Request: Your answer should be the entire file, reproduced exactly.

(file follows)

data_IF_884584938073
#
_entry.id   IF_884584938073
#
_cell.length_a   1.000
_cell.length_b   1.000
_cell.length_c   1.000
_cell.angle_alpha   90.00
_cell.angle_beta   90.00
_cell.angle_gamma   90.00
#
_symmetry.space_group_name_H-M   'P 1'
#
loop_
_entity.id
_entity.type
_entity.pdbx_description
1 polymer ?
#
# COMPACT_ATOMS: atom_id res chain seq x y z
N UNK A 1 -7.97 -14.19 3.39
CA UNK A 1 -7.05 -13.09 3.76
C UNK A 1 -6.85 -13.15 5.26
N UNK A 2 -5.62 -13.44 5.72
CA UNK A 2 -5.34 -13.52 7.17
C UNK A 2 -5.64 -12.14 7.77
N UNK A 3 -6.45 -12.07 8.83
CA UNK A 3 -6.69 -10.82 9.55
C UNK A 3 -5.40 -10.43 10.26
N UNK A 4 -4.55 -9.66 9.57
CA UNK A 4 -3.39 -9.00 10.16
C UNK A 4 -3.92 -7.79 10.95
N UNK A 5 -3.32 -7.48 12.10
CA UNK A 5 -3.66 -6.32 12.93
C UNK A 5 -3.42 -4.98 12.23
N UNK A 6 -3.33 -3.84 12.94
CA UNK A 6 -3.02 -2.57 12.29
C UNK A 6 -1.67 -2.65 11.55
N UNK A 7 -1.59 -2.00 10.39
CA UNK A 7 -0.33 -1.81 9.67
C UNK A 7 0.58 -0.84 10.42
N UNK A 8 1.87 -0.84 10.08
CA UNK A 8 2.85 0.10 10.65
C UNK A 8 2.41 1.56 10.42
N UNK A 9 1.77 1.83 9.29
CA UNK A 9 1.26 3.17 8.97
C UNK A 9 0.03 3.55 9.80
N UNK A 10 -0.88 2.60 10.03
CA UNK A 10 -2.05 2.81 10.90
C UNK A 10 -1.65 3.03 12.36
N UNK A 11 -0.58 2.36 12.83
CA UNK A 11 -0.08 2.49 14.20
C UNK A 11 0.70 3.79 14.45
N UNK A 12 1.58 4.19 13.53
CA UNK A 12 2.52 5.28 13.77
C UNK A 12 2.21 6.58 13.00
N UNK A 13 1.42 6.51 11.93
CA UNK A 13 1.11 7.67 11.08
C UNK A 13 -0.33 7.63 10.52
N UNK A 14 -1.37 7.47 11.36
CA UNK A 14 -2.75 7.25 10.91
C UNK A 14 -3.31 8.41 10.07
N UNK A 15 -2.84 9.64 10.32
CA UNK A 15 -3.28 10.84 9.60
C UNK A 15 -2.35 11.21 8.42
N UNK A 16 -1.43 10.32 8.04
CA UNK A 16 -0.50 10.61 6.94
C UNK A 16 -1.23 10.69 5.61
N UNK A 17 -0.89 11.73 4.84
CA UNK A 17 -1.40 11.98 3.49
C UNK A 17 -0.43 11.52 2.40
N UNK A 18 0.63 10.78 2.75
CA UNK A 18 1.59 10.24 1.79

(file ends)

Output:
data_IF_884584938073
#
_entry.id   IF_884584938073
#
_cell.length_a   1.000
_cell.length_b   1.000
_cell.length_c   1.000
_cell.angle_alpha   90.00
_cell.angle_beta   90.00
_cell.angle_gamma   90.00
#
_symmetry.space_group_name_H-M   'P 1'
#
loop_
_entity.id
_entity.type
_entity.pdbx_description
1 polymer ?
#
# COMPACT_ATOMS: atom_id res chain seq x y z
N UNK A 1 -7.97 -14.19 3.39
CA UNK A 1 -7.05 -13.09 3.76
C UNK A 1 -6.85 -13.15 5.26
N UNK A 2 -5.62 -13.44 5.72
CA UNK A 2 -5.34 -13.52 7.17
C UNK A 2 -5.64 -12.14 7.77
N UNK A 3 -6.45 -12.07 8.83
CA UNK A 3 -6.69 -10.82 9.55
C UNK A 3 -5.40 -10.43 10.26
N UNK A 4 -4.55 -9.66 9.57
CA UNK A 4 -3.39 -9.00 10.16
C UNK A 4 -3.92 -7.79 10.95
N UNK A 5 -3.32 -7.48 12.10
CA UNK A 5 -3.66 -6.32 12.93
C UNK A 5 -3.42 -4.98 12.23
N UNK A 6 -3.33 -3.84 12.94
CA UNK A 6 -3.02 -2.57 12.29
C UNK A 6 -1.67 -2.65 11.55
N UNK A 7 -1.59 -2.00 10.39
CA UNK A 7 -0.33 -1.81 9.67
C UNK A 7 0.58 -0.84 10.42
N UNK A 8 1.87 -0.84 10.08
CA UNK A 8 2.85 0.10 10.65
C UNK A 8 2.41 1.56 10.42
N UNK A 9 1.77 1.83 9.29
CA UNK A 9 1.26 3.17 8.97
C UNK A 9 0.03 3.55 9.80
N UNK A 10 -0.88 2.60 10.03
CA UNK A 10 -2.05 2.81 10.90
C UNK A 10 -1.65 3.03 12.36
N UNK A 11 -0.58 2.36 12.83
CA UNK A 11 -0.08 2.49 14.20
C UNK A 11 0.70 3.79 14.45
N UNK A 12 1.58 4.19 13.53
CA UNK A 12 2.52 5.28 13.77
C UNK A 12 2.21 6.58 13.00
N UNK A 13 1.42 6.51 11.93
CA UNK A 13 1.11 7.67 11.08
C UNK A 13 -0.33 7.63 10.52
N UNK A 14 -1.37 7.47 11.36
CA UNK A 14 -2.75 7.25 10.91
C UNK A 14 -3.31 8.41 10.07
N UNK A 15 -2.84 9.64 10.32
CA UNK A 15 -3.28 10.84 9.60
C UNK A 15 -2.35 11.21 8.42
N UNK A 16 -1.43 10.32 8.04
CA UNK A 16 -0.50 10.61 6.94
C UNK A 16 -1.23 10.69 5.61
N UNK A 17 -0.89 11.73 4.84
CA UNK A 17 -1.40 11.98 3.49
C UNK A 17 -0.43 11.52 2.40
N UNK A 18 0.63 10.78 2.75
CA UNK A 18 1.59 10.24 1.79